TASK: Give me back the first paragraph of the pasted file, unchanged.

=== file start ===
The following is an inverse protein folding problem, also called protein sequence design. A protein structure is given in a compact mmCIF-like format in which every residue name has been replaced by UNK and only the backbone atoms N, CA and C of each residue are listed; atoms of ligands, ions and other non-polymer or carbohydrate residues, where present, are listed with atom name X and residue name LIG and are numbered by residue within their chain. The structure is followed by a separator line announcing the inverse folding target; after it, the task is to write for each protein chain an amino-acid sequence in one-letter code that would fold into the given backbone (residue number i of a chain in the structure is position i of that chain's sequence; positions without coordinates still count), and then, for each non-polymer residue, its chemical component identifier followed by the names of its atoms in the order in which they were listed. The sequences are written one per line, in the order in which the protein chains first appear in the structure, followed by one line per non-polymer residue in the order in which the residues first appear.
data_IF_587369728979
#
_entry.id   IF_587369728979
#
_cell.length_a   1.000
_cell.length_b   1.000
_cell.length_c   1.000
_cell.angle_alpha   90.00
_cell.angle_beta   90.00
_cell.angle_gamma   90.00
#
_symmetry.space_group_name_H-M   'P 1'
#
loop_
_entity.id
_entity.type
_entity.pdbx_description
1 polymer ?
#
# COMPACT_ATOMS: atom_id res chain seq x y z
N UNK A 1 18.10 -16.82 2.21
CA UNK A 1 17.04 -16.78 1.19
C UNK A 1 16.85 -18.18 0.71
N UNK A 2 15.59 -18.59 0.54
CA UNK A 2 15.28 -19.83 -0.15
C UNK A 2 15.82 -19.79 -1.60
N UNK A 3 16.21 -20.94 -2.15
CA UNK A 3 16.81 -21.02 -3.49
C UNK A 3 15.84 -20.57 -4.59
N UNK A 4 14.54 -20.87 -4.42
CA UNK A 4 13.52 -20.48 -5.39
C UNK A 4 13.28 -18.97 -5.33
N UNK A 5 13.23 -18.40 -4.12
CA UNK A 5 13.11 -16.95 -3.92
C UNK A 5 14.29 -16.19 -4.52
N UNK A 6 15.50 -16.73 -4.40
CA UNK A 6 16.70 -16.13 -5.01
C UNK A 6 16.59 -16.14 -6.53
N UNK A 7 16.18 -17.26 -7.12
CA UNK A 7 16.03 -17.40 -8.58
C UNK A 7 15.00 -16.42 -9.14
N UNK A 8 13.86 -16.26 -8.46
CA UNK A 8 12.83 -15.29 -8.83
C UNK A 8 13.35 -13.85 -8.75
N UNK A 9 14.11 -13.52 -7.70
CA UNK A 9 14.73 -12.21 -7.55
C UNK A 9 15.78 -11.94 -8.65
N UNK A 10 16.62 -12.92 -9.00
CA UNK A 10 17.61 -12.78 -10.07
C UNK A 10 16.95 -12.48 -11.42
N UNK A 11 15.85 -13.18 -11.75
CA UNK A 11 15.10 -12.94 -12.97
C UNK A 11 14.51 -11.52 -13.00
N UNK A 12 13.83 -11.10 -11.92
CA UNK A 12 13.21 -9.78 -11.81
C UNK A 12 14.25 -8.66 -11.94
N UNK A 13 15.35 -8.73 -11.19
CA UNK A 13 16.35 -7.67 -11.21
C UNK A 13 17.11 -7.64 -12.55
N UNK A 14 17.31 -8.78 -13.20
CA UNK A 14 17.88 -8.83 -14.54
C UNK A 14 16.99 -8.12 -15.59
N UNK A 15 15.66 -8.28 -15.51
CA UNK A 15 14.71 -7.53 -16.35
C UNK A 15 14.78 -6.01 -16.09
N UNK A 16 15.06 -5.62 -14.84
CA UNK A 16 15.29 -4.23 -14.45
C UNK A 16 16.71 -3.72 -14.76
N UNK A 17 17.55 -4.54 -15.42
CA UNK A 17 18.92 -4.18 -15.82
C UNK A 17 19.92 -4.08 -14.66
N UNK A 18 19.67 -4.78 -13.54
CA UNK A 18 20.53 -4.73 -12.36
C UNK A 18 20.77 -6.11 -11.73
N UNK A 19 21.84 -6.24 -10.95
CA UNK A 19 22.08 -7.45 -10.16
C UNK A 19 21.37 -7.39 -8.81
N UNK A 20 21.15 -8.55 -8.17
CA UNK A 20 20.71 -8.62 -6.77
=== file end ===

The following is an inverse protein folding problem, also called protein sequence design. A protein structure is given in a compact mmCIF-like format in which every residue name has been replaced by UNK and only the backbone atoms N, CA and C of each residue are listed; atoms of ligands, ions and other non-polymer or carbohydrate residues, where present, are listed with atom name X and residue name LIG and are numbered by residue within their chain. The structure is followed by a separator line announcing the inverse folding target; after it, the task is to write for each protein chain an amino-acid sequence in one-letter code that would fold into the given backbone (residue number i of a chain in the structure is position i of that chain's sequence; positions without coordinates still count), and then, for each non-polymer residue, its chemical component identifier followed by the names of its atoms in the order in which they were listed. The sequences are written one per line, in the order in which the protein chains first appear in the structure, followed by one line per non-polymer residue in the order in which the residues first appear.